“People collaborate when you put them together,” Knatz says. “Having industry and the scientists co-located, it creates a synergy that leapfrogs scientific discovery. So that’s the beauty of this location, that it’s right smack in the middle of the biggest port complex in the Western Hemisphere.”

“When you look at where all the marine research labs are, especially on the west coast, they’re in beautiful places up on a cliff, like up there in Morro Bay and in La Jolla in San Diego. They’re all up high looking down,” she says. “If we’re going to solve the sea-level rise issue, the scientists ought to be set at sea level.”

But this was 2009. The global economy had recently nearly imploded, and it wasn’t easy to find the multiple millions of dollars needed to do even a small part of what was looking like a multi-phase project. So, again, the project went into hibernation mode.

Knatz kept the project in the back of her mind, however, and kept looking for ways to make it happen. She spent the next few years working behind the scenes. Finally, in 2013, the City Council, with the support of Mayor Eric Garcetti, approved a 50-year-lease to transform the 100-year-old dock 1 into AltaSea, a world-class urban marine research and innovation center.

The lease signed between the Port of Los Angeles and a fiscal sponsor, Rockefeller Philanthropy Advisors, called for the modernization of the dock, the establishment of the marine institute’s research facility and interpretive center, as well as later phases that include the redevelopment of the other warehouse spaces on the dock, the creation of a marine business incubator and even plans for a massive wave tank to study tsunamis and rogue waves. In total, it was a vision for a $500 million, 15- to 20-year project estimated to create thousands of jobs — both temporary trade work and permanent white-collar positions — and to generate billions of dollars for the local and regional economies. The Annenberg Foundation kicked in $25 million to start the process, and the Port of L.A. dedicated $32 million for infrastructure improvements and the renovation of the aging dock.

For Garcetti, the big-ticket redevelopment represented a step towards a more diverse, robust local economy, a high-profile goal of his administration. “Public-private partnerships like AltaSea represent an innovative way to encourage investment and redevelopment in our communities,” Garcetti said at a triumphant December press conference. “This new world-class urban campus is projected to generate thousands of jobs and millions of dollars in related economic benefits over the next decade.”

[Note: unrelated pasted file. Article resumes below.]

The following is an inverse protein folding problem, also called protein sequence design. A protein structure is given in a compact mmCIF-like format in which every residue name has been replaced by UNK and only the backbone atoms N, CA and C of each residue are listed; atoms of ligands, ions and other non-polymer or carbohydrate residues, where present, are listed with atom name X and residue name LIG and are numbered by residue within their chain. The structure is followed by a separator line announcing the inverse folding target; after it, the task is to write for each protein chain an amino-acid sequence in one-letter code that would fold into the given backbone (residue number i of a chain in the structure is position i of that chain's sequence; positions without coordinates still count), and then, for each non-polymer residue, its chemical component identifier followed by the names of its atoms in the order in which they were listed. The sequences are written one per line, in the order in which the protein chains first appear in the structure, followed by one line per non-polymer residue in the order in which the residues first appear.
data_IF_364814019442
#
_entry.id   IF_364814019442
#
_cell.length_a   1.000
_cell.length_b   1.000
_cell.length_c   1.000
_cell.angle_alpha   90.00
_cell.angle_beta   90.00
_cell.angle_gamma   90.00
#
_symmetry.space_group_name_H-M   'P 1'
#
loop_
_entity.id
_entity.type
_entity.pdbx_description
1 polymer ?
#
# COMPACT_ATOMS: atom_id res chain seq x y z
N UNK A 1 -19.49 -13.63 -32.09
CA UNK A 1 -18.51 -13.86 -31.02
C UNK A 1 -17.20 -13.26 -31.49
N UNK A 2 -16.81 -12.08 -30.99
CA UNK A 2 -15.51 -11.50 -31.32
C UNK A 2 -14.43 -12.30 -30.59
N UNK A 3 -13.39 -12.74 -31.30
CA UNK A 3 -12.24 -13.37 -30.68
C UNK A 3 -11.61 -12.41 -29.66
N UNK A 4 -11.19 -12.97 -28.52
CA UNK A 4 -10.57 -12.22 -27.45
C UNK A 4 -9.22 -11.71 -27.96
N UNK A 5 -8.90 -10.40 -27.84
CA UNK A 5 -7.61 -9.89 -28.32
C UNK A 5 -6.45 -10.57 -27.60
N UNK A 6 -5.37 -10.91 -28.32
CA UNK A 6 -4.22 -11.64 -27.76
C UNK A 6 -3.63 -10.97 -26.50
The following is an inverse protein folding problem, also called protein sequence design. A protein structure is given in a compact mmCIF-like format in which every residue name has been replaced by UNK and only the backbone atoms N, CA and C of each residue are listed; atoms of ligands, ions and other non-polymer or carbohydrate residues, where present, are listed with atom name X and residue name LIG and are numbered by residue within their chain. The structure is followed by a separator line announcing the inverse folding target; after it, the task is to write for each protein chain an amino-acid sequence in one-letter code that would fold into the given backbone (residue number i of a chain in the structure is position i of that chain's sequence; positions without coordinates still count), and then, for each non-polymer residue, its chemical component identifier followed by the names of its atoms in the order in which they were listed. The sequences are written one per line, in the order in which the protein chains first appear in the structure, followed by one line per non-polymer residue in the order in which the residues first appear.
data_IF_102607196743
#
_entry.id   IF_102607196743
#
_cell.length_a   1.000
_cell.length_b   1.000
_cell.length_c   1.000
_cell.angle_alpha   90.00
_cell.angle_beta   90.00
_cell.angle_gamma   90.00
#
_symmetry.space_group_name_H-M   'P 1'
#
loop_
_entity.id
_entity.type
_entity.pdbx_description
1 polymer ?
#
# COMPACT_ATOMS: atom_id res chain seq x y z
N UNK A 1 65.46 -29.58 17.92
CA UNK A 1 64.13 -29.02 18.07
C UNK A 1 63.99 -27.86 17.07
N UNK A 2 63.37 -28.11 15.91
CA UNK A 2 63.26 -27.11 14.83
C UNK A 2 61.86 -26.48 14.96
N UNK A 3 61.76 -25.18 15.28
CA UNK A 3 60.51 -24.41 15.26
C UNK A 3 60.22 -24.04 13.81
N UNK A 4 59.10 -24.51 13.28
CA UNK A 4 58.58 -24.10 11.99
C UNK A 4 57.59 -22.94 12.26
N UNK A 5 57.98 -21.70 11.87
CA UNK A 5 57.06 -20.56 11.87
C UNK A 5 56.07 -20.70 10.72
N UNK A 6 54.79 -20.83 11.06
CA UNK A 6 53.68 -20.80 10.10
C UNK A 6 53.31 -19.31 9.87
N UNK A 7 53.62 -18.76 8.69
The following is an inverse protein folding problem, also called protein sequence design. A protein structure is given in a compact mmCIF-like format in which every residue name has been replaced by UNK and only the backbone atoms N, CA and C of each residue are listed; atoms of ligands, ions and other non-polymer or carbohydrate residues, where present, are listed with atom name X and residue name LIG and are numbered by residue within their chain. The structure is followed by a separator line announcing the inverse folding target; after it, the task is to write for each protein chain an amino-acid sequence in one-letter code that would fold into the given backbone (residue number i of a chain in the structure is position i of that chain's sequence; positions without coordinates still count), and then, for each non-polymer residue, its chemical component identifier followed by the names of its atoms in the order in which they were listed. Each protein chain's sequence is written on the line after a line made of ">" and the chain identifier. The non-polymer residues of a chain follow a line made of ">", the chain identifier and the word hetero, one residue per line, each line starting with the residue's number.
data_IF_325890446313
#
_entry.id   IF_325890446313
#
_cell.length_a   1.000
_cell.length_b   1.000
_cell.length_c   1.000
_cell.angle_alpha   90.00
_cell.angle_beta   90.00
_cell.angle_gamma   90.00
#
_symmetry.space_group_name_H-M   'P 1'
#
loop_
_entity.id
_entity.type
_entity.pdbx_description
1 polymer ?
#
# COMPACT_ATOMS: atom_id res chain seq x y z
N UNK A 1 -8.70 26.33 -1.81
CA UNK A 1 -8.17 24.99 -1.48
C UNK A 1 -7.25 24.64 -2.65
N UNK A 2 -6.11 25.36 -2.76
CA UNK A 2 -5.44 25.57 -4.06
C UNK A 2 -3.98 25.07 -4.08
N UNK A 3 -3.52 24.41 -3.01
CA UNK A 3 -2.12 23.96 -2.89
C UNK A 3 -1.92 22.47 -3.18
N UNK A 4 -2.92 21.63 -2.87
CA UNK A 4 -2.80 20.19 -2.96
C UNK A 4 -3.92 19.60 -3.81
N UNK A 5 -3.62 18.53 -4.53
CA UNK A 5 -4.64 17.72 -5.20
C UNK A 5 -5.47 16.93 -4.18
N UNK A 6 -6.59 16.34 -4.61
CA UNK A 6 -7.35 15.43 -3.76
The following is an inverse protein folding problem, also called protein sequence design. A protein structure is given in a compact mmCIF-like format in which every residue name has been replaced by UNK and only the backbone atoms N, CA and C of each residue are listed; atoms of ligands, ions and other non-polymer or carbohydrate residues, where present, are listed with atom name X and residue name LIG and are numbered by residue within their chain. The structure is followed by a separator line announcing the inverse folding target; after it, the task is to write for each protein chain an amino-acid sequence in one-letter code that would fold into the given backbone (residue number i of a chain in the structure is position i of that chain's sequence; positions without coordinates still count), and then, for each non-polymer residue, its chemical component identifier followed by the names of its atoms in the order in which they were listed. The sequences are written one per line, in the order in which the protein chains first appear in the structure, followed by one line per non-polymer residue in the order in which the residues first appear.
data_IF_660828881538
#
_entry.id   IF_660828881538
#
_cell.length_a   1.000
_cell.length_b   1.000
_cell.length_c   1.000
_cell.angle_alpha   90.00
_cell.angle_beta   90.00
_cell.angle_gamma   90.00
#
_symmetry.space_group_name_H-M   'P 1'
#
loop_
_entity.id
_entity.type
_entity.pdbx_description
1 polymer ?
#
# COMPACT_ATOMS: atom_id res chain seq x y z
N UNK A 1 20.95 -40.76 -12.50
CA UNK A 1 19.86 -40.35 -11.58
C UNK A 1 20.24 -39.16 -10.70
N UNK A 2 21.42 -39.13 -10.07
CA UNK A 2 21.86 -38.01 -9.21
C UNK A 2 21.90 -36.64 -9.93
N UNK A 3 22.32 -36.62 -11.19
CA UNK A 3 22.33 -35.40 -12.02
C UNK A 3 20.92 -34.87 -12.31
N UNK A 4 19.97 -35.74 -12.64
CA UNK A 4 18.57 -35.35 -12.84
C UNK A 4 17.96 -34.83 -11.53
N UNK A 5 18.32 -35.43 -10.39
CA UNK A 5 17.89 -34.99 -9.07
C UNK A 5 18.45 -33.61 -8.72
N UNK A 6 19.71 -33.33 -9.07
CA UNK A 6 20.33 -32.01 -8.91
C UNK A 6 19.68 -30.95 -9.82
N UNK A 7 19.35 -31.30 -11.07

In March 2014, the nonprofit now known as AltaSea hired its CEO, Rachel Etherington. Since then she’s been busy selling the idea to funders and getting potential tenants interested in relocating as the space develops. “To have this prime waterfront real estate is very, very valuable. So we feel very confident that there will be no shortage of interest,” she says. As of mid-October, about six to eight organizations – “50 percent of which are very, very high profile,” Etherington says – have already indicated interest in moving in.

Though port and waterfront redevelopment projects are happening all over the world, few are like AltaSea. In Hamburg, a former harbor area is in the midst of a large-scale conversion into a mixed-use new downtown known as HafenCity. In London the once prominent port at the Canary Wharf was converted into a new downtown financial center and urban development site in the late 1980s. In New York, shipbuilding facilities at the Brooklyn Navy Yard are being repurposed as an industrial park full of small- and medium-scale manufacturers, industrial designers and technology companies. In Boston, 1,000 acres of underdeveloped waterfront have been rebranded as an “innovation district” with business incubators, tech startups, media companies and other creative industries. But AltaSea is unique in its intent to refresh the waterfront’s utility by updating its infrastructure and capacity to house the waterfront industries and innovations of the 21st century.